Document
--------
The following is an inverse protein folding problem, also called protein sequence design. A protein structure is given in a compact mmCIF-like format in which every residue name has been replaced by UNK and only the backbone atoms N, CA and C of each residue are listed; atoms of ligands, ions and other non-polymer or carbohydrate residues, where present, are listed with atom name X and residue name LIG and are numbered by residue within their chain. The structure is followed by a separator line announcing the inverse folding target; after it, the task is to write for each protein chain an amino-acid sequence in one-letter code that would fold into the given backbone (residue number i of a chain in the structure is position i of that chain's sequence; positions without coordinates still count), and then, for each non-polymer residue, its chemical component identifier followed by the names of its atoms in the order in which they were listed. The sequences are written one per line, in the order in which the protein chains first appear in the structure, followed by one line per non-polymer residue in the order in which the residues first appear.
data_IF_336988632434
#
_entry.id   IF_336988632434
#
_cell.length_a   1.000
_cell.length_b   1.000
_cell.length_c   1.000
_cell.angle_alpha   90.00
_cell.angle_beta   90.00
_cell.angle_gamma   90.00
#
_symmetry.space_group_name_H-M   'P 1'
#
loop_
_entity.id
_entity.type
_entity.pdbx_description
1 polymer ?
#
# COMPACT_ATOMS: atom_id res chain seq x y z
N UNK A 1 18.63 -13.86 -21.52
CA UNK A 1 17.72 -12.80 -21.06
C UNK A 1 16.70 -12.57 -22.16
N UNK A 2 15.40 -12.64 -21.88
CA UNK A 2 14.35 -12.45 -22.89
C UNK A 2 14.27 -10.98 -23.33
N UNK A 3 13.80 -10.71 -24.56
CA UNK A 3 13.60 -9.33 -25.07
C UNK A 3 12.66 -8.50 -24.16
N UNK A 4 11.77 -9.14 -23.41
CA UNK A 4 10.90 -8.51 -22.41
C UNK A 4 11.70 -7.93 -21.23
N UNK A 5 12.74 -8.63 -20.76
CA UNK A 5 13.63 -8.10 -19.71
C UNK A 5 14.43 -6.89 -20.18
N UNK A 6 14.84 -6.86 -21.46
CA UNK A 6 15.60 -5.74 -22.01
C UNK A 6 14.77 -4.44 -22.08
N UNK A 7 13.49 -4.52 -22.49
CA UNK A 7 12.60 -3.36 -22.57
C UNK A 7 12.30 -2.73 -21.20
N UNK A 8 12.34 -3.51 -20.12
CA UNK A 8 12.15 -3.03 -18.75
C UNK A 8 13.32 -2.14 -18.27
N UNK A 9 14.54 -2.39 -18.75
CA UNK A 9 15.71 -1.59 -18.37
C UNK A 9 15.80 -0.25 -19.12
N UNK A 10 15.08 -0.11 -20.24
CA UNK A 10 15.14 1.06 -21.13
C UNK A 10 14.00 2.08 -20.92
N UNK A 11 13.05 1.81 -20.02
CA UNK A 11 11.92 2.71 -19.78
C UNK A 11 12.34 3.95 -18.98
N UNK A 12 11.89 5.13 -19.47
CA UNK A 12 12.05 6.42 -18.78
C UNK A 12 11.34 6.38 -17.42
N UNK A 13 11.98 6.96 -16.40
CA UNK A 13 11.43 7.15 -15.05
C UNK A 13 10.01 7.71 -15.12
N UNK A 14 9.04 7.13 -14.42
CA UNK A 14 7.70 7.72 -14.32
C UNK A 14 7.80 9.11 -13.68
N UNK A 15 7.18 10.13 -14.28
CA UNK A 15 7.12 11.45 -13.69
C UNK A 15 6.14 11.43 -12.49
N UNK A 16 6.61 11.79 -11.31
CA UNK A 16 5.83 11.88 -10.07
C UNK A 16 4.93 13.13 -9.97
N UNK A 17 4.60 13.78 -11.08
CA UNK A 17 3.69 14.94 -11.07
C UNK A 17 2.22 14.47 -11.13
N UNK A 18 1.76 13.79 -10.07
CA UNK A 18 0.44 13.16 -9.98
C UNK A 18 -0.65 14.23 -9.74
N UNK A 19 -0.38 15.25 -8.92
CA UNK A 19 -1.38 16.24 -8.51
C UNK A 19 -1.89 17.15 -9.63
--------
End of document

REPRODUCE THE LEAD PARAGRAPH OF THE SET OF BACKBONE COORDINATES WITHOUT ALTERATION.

The following is an inverse protein folding problem, also called protein sequence design. A protein structure is given in a compact mmCIF-like format in which every residue name has been replaced by UNK and only the backbone atoms N, CA and C of each residue are listed; atoms of ligands, ions and other non-polymer or carbohydrate residues, where present, are listed with atom name X and residue name LIG and are numbered by residue within their chain. The structure is followed by a separator line announcing the inverse folding target; after it, the task is to write for each protein chain an amino-acid sequence in one-letter code that would fold into the given backbone (residue number i of a chain in the structure is position i of that chain's sequence; positions without coordinates still count), and then, for each non-polymer residue, its chemical component identifier followed by the names of its atoms in the order in which they were listed. The sequences are written one per line, in the order in which the protein chains first appear in the structure, followed by one line per non-polymer residue in the order in which the residues first appear.